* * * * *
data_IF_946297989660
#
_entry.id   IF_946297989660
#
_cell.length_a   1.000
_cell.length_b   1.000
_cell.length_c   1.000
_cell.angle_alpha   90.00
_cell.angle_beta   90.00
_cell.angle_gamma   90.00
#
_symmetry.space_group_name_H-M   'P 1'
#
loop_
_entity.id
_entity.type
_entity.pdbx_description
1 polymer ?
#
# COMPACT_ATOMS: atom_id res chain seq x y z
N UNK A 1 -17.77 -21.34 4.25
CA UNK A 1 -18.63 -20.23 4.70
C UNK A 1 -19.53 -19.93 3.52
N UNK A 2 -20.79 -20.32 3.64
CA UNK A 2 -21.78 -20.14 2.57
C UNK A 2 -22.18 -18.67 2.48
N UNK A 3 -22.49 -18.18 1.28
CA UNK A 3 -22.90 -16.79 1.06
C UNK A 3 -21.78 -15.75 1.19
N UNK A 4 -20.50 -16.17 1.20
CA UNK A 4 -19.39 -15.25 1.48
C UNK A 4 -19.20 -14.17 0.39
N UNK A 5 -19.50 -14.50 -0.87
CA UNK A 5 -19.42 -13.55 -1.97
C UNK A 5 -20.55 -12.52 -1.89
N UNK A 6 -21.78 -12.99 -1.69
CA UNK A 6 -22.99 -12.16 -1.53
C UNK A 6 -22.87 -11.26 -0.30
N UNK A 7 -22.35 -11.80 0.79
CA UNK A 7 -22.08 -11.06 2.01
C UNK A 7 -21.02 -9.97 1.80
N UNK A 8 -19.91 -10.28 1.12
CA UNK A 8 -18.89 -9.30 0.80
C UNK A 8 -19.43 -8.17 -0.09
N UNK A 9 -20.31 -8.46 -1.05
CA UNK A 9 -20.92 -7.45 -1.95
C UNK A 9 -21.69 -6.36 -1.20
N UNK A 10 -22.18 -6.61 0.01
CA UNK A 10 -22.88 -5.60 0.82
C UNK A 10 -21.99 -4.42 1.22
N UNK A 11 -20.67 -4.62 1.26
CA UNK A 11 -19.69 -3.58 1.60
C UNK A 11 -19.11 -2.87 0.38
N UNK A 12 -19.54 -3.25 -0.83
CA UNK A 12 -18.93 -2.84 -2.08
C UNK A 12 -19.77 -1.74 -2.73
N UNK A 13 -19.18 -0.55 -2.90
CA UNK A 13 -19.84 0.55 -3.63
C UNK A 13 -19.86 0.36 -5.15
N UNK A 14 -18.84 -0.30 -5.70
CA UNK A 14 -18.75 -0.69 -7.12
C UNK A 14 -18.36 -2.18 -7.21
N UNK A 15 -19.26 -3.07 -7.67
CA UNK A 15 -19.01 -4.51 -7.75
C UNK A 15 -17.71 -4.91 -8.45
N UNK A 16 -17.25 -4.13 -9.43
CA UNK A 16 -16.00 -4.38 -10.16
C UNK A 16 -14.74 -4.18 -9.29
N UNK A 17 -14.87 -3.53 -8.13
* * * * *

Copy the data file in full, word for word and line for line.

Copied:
data_IF_946297989660
#
_entry.id   IF_946297989660
#
_cell.length_a   1.000
_cell.length_b   1.000
_cell.length_c   1.000
_cell.angle_alpha   90.00
_cell.angle_beta   90.00
_cell.angle_gamma   90.00
#
_symmetry.space_group_name_H-M   'P 1'
#
loop_
_entity.id
_entity.type
_entity.pdbx_description
1 polymer ?
#
# COMPACT_ATOMS: atom_id res chain seq x y z
N UNK A 1 -17.77 -21.34 4.25
CA UNK A 1 -18.63 -20.23 4.70
C UNK A 1 -19.53 -19.93 3.52
N UNK A 2 -20.79 -20.32 3.64
CA UNK A 2 -21.78 -20.14 2.57
C UNK A 2 -22.18 -18.67 2.48
N UNK A 3 -22.49 -18.18 1.28
CA UNK A 3 -22.90 -16.79 1.06
C UNK A 3 -21.78 -15.75 1.19
N UNK A 4 -20.50 -16.17 1.20
CA UNK A 4 -19.39 -15.25 1.48
C UNK A 4 -19.20 -14.17 0.39
N UNK A 5 -19.50 -14.50 -0.87
CA UNK A 5 -19.42 -13.55 -1.97
C UNK A 5 -20.55 -12.52 -1.89
N UNK A 6 -21.78 -12.99 -1.69
CA UNK A 6 -22.99 -12.16 -1.53
C UNK A 6 -22.87 -11.26 -0.30
N UNK A 7 -22.35 -11.80 0.79
CA UNK A 7 -22.08 -11.06 2.01
C UNK A 7 -21.02 -9.97 1.80
N UNK A 8 -19.91 -10.28 1.12
CA UNK A 8 -18.89 -9.30 0.80
C UNK A 8 -19.43 -8.17 -0.09
N UNK A 9 -20.31 -8.46 -1.05
CA UNK A 9 -20.92 -7.45 -1.95
C UNK A 9 -21.69 -6.36 -1.20
N UNK A 10 -22.18 -6.61 0.01
CA UNK A 10 -22.88 -5.60 0.82
C UNK A 10 -21.99 -4.42 1.22
N UNK A 11 -20.67 -4.62 1.26
CA UNK A 11 -19.69 -3.58 1.60
C UNK A 11 -19.11 -2.87 0.38
N UNK A 12 -19.54 -3.25 -0.83
CA UNK A 12 -18.93 -2.84 -2.08
C UNK A 12 -19.77 -1.74 -2.73
N UNK A 13 -19.18 -0.55 -2.90
CA UNK A 13 -19.84 0.55 -3.63
C UNK A 13 -19.86 0.36 -5.15
N UNK A 14 -18.84 -0.30 -5.70
CA UNK A 14 -18.75 -0.69 -7.12
C UNK A 14 -18.36 -2.18 -7.21
N UNK A 15 -19.26 -3.07 -7.67
CA UNK A 15 -19.01 -4.51 -7.75
C UNK A 15 -17.71 -4.91 -8.45
N UNK A 16 -17.25 -4.13 -9.43
CA UNK A 16 -16.00 -4.38 -10.16
C UNK A 16 -14.74 -4.18 -9.29
N UNK A 17 -14.87 -3.53 -8.13